HDR-Stitching - sample 1
Step 1 - Stitching
First, you need the pictures. You can get the picture for this sample here []
Unzip the package and make a panorama detection on the pictures (You can do this quickly by right clicking on the folder and select Detect Panorama).
You'll get that panorama :
Step 2 - HDRI Color Correction
As pictures have a big exposure difference, we use the HDR color correction. So hit the HDR color correction button : Template:Soft ressources:editor:color hdr.png
During some seconds, it calculates the correction and then display this :
My screen is too bright ! **Don't panic** : that's normal. Here's the explaination. When switching to HDR mode, pixels value change meaning. In standard mode, it's a standard RGB float value. But in HDR mode, the float value can have a greater dynamic than in standard mode. That's exactly what HDR means : High Dynamic Range.
The issue we have here is simple : we have float values ( pixels color of the panorama ) ranging from 0.0001 to 1,000,000 in common scene and we want to display them on a device using integer values [0..255]. Every float value from 0.0001 to 0.999999 will be 0 as integer, every pixel greater than 256, will get a 255 integer value. Your screen cannot display directly HDR values.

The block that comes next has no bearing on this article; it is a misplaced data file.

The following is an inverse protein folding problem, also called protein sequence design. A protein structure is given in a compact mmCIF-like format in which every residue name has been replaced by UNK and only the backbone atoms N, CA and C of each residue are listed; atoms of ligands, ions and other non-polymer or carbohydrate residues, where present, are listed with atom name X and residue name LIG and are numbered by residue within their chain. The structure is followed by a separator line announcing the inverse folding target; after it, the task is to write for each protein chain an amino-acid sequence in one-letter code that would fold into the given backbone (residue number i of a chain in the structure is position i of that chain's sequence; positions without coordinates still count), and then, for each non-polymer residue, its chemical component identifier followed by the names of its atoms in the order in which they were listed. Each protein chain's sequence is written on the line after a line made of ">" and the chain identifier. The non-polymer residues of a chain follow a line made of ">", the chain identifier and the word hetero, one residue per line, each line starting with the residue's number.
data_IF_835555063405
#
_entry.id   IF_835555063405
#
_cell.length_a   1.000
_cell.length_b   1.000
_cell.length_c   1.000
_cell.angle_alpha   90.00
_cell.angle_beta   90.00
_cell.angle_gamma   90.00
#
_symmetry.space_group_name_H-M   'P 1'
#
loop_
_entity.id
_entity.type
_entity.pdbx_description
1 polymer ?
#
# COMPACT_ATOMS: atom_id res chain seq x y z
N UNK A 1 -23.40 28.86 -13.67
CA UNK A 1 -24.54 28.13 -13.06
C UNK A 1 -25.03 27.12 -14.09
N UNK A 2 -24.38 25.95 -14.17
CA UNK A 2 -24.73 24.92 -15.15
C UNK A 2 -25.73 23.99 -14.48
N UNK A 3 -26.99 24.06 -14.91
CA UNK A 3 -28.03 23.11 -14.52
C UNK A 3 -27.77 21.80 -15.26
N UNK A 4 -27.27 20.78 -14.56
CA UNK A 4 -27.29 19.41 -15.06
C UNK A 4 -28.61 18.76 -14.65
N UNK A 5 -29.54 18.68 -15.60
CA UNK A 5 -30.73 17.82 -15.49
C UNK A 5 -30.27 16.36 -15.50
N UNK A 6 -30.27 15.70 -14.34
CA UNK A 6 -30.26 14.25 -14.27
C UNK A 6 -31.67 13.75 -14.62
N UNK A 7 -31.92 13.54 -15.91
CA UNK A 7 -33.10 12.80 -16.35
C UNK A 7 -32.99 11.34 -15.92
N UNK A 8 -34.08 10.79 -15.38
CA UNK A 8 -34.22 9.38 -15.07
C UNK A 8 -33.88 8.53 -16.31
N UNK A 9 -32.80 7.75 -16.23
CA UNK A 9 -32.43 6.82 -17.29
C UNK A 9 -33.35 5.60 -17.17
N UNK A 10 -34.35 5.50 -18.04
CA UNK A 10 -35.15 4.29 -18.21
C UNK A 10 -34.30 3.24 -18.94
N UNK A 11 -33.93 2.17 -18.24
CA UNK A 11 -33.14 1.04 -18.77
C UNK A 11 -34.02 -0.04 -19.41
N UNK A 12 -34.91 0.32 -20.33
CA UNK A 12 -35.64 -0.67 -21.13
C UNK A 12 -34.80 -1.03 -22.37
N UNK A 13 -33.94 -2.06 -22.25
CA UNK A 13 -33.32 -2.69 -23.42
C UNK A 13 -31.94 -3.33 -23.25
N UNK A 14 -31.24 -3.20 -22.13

Step 3 - Playing with HDR Level
So what ? We can start to play with the HDR Level : Template:Soft ressources:editor:histogramme hdr.png
Just use this tool to see what's happening. Here's a movie illustrating that :
This HDR level tool adjust the window of value that are displayed on the screen. So you can see that even in overexposed area, pixels are consistent by moving the slider. The float value is good but cannot be displayer easily.
Step 4 - Tone Mapper
The solution ? Tone Mappers.
Tone Mappers are filters that help you to remap the huge dynamic of the scene to a standard range [0..255]. Autopano Pro already provides two tone mappers but much more are planned to be added soon.
So go to the filter menu and activate Tone Mapper RH02.
Don't forget to click on enable to switch the mapper on. We use this technic to allow two tone mapper dialog boxes to be open at the same time. So we can switch quickly from one to another just by hitting one button.
Here's a result with the given value for Tone Mapper RH02 :
The panorama is now equally exposed from dark areas to bright areas.
Step 5 - Levels
Last step is to play with levels. Our level tool is build upon float values too. So you have a far more precise control with it than with a standard level.
That's my vision of the final panorama with a better contrast on the wood :